They move along, for longer stretches on some days and shorter on others, stopping where forage is available. The reindeer herds go first, with the ráidu following in their tracks. They have to go somewhere, after all. Just how far seems to be less important to the Superintendent of Lapp Affairs than the fact that they are leaving. What matters is their leaving.

The Superintendent, Mr. Holm, has informed them that everything is better further south. “There is unoccupied land.” He has promised them fine pastures for their reindeer. “There’s room enough for herds numbering several thousand. You will receive all the help you need. If you move now, you can choose your own land. But if you hold back, you will lose that opportunity.”

What is left for them if they stay? Stay on, and they’ll be forced to leave at some point anyway. The first time the powers that be wanted them out of the way, Jouná wasn’t even born. He doesn’t know anyone who has prospered in recent years. His own family has lost a third of its livestock in just a few years. Since the borders were closed, life has become increasingly unbearable. Their grazing lands have been restricted for too long, with too many reindeer on enclosed pastures. You can scarcely even reach the ground with an ax now. A few dozen kilometers to the south, a pack of twelve wolves have been hunting together. They have been breaking up the herds, isolating and separating the reindeer. One bellwether after another has fallen silent. “It’s impossible to live here. There’s not enough land for the herds in Rosttu. The reindeer will die off.” Jouná and Nilsá have discussed matters during the winter and decided against trying to stay on.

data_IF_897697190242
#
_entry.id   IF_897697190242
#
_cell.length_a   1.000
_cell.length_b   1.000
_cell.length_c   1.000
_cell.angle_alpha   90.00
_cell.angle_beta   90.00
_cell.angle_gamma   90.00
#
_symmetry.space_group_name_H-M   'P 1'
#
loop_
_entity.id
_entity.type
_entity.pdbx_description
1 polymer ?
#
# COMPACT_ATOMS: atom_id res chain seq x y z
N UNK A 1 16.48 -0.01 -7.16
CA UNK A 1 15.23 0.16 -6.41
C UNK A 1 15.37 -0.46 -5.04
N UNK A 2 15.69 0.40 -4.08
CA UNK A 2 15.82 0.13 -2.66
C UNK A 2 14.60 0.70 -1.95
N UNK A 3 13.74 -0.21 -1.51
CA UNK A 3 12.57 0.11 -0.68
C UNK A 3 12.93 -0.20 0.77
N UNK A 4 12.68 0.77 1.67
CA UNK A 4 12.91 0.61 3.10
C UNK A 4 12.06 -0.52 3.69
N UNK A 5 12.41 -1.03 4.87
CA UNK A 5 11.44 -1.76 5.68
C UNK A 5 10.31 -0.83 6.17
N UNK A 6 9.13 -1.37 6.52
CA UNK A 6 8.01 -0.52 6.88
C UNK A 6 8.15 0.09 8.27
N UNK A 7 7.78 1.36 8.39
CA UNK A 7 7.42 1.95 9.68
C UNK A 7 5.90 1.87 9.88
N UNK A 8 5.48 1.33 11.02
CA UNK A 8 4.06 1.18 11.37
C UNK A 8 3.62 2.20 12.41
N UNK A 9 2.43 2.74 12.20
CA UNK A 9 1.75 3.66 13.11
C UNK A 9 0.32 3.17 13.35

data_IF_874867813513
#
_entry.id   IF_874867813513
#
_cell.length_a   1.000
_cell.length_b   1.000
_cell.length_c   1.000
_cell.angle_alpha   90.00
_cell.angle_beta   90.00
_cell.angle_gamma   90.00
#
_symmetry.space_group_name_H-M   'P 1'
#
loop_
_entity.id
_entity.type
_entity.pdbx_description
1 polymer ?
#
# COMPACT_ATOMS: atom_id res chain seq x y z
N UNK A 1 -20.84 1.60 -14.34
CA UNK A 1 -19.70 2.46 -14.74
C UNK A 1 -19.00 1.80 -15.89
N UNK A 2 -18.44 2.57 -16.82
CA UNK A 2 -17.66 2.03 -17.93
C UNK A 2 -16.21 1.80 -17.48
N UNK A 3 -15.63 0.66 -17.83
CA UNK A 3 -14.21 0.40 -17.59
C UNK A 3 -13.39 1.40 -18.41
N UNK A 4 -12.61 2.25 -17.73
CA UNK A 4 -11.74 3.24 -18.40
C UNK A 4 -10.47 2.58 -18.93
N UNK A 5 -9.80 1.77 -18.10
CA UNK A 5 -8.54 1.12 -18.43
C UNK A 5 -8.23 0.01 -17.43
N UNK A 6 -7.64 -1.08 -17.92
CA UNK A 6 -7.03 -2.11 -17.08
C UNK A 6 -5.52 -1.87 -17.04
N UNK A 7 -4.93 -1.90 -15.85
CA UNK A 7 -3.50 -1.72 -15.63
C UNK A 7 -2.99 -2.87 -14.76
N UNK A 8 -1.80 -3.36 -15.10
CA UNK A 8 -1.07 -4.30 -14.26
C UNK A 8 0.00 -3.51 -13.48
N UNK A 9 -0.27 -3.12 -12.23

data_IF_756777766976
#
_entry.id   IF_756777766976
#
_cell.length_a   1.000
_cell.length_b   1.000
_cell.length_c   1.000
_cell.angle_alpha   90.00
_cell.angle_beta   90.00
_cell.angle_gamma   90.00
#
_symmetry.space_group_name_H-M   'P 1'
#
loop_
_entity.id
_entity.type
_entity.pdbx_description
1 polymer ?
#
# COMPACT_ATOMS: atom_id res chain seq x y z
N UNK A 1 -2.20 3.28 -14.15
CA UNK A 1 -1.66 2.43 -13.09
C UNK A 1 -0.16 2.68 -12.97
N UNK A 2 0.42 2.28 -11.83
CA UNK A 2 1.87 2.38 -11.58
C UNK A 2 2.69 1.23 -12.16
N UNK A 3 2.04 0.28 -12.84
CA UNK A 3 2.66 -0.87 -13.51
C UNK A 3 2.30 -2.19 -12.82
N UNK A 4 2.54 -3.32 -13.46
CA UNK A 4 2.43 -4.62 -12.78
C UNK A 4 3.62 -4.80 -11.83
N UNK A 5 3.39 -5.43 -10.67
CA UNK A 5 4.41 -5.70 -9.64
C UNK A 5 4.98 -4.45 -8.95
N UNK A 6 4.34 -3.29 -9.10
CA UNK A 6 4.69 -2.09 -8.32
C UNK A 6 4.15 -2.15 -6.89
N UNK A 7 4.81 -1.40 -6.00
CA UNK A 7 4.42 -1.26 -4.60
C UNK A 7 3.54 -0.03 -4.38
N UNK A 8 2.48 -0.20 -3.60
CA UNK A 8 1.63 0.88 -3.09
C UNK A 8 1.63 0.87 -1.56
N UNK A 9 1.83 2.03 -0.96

The reindeer are grazing outside Vazáš, and the next day they continue their journey southward along the winter route toward Vealkevárri. The boat-shaped sleds grind over the snow. The trail hasn’t been plowed, but the snow has been flattened by horse-drawn carts and reindeer hooves. Nilsá is just where he needs to be; when one man stops, the other takes over. They scarcely need to speak to each other. They know that if they lose the reindeer now, they may never find them again.